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How to charge for photo retouching service

Steve Tout - Seattle, Wa , May 30, 2005; 09:09 p.m.

I received a request from a frind of the bride and groom to do some considerable editing of this image. I spent about 45mins this morning doing some adjustments to get the low res proof in the ball park of what she was looking for. She replied with a snotty "That's overpriced and not good enough...blah blah blah" so I'm just curious how you guys handle request for substantial retouching treatment to a photo you shot during a wedding.

For this image in particular, the customer wants the attendant, the minister, and the random should removed from. The visible parts of the minister about in the middle of this picture, between bride and groom made this a not so easy touch up, and one could easily spend several hours (or more?) getting close to perfection as possbile. So if I charged by the hour, that would make a 4x6 print about $105.

So would anyone event attempt to edit this photo and charge an hourly rate, or would you decline the job?

Responses


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John Painter , May 30, 2005; 09:23 p.m.

BAIL

I would suggest an alternate image....sounds like they wouldn't end up paying you anyway.

Gary Woodard , May 30, 2005; 09:28 p.m.

Give her some names of other digital touch up services to check out, tell her your price per hour and leave it at that, she obviously wants it done cheaper than what is normally charged. This is common in the service industry with a little experience you will be able to handle these situations, quickly, honestly, and with a smile.

Al Kaplan - Miami, FL , May 30, 2005; 09:36 p.m.

You might get away with telling her that it really wouldn't be cost effective or feasable to do on less than an 11x14 print at perhaps $250, but once that was done you could make up lots of 4x6 prints at the regular price.

Marc Williams , May 30, 2005; 09:45 p.m.

"I'm just curious how you guys handle request for substantial retouching treatment to a photo you shot during a wedding."

If it WAS something I shot that badly, and it WAS an important image, I'd quietly fix it and never say a word, and especially not a word about money.

If it was a mistake beyond my control I often still fix it for free, or for a minimal charge. Builds good will and strong word of mouth referrals. Like one Bride who's Mom had a fit because some aunt wasn't photographed with the Mom and Bride alone rather as part of a group (even though the Aunt wasn't to be found anywhere). Unreasonable of Mom, but I PS the Aunt into a shot, and all was peace and happiness.

"So would anyone event attempt to edit this photo and charge an hourly rate, or would you decline the job?"

If those requested fixes took more than 15 minutes I'd be surprised.

Steve Tout - Seattle, Wa , May 30, 2005; 09:59 p.m.

Marc,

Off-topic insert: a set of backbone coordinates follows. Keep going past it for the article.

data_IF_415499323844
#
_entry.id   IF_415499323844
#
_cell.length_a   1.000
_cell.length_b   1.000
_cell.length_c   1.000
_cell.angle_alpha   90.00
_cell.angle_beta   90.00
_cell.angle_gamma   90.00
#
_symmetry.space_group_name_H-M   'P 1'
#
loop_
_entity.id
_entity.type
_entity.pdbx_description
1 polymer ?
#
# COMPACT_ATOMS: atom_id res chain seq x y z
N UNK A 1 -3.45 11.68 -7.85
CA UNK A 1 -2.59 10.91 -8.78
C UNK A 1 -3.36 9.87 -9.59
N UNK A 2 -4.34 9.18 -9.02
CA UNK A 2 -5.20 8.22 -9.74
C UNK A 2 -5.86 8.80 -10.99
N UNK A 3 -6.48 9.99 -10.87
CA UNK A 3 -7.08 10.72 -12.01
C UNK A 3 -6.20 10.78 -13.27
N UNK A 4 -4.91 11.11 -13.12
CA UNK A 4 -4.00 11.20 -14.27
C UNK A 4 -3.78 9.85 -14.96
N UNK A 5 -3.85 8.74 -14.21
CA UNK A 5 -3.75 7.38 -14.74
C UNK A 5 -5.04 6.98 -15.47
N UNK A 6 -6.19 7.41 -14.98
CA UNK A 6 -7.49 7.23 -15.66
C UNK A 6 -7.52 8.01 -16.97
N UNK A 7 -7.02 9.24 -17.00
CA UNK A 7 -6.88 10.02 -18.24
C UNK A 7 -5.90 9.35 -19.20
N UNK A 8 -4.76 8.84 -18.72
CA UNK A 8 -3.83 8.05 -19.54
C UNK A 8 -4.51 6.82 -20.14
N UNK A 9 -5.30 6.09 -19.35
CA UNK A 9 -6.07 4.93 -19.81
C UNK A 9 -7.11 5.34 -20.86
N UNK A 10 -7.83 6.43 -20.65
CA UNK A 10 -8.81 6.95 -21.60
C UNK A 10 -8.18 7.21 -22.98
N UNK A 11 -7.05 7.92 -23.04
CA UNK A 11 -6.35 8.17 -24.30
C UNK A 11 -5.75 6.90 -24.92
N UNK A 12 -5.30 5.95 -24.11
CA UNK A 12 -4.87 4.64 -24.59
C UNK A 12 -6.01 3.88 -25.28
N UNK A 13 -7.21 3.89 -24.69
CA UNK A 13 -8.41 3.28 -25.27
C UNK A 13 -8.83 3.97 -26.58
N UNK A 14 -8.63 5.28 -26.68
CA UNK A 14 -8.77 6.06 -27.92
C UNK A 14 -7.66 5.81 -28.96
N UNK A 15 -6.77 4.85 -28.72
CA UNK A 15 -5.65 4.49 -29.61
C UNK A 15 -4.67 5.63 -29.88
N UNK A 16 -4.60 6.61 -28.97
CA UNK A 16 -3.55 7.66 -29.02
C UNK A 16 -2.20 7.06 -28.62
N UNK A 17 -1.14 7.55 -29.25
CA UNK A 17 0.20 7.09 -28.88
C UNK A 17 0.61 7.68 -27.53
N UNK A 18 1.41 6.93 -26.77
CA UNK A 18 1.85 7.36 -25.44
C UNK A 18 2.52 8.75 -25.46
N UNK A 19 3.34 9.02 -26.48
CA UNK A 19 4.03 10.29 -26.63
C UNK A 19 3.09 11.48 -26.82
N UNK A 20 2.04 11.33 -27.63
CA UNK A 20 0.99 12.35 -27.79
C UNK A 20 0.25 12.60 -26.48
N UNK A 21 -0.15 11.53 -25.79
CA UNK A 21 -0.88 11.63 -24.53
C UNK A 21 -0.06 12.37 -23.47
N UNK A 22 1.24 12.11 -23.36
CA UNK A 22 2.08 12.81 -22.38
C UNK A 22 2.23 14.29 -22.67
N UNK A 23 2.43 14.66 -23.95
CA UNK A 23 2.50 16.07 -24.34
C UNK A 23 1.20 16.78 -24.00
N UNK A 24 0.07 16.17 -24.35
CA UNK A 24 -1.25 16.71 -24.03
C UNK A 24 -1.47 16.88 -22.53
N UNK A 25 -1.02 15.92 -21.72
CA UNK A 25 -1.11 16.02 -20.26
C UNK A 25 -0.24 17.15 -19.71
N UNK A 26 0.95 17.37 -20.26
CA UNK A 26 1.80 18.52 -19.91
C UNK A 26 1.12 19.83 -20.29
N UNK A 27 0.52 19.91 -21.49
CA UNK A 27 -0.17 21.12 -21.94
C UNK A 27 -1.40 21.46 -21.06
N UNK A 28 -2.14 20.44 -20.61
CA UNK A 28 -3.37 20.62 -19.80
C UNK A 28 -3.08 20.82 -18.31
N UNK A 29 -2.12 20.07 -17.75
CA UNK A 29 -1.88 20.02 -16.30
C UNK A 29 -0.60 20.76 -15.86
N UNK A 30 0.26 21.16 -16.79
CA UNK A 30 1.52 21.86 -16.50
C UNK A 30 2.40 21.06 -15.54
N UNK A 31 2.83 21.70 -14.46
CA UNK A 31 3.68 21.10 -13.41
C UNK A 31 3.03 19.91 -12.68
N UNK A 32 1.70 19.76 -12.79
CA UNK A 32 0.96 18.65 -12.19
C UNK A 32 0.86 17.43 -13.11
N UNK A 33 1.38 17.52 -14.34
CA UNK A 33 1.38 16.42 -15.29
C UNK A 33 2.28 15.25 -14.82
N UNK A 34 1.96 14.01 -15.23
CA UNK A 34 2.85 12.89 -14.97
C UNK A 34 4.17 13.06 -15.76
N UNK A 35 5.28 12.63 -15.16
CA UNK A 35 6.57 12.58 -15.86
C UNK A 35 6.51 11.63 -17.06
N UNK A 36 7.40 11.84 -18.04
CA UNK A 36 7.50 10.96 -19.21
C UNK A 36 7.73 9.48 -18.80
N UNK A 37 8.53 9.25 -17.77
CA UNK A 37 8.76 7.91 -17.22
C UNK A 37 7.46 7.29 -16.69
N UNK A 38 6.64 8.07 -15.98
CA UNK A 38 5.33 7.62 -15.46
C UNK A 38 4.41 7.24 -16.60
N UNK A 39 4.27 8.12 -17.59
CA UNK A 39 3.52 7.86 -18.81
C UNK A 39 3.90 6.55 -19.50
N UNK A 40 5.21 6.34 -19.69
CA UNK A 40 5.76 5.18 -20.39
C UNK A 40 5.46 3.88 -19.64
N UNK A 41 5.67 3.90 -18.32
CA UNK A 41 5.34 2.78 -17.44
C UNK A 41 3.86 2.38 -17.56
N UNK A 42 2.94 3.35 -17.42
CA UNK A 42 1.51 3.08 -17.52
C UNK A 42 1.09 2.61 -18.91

Is the shot I posted really that bad? It's not the only shot I have of this pose, and the similar image is perhaps a cleaner and better composition. So are you implying that I should do the touch up for free, for a friend of the bride and groom? I certainly do not feel obligated, and the neither the bride nor groom complained about this pose.

I totally understand what you are saying, and I've already practice your suggestion once this wedding (you helped me correct that image) I am in NO way asking for help to correct this image. I am just asking for advice about whether or not to spend the hour or two it will take to get it to the point the customer will pay, and how much to charge.

Al's suggestion was a good one, and that is what I told my client. Thanks, Al! you are the best! (Loved your new collection of self pics by the way!)

ST

Gary Woodard , May 30, 2005; 10:18 p.m.

Giving away your time and skills for no charge will always help your public relations, unfortunatly its not a good buisness plan.

Tom Meyer , May 30, 2005; 10:40 p.m.

get a deposit before you do any more. Alternately, get a quote from a professional retoucher and give your client an estimate... t

(What Marc would do is not relevant, it's hypothetical. But you did ask.)

Marc Williams , May 30, 2005; 11:14 p.m.

First of all Steven, it isn't a stellar shot. Second of all, everyone shoots bad ones. Believe me, I've done worse.

The trick is to edit them out so no one ever sees them.

Or, IF it is a critical shot, then consider fixing it without a word to the client.

Edit it OR fix it ... never let them see you sweat.

Marv Thompson , May 30, 2005; 11:20 p.m.

Did the friend of the bride pay for the photography? If so you may have an obligation, unless....

It looks like a grab shot to me. If that is the case and it wasn't a formal portrait I think the friend is out of line and has no comprehension of what they are asking be done.

If it was a formal portrait......you fill in the blank.


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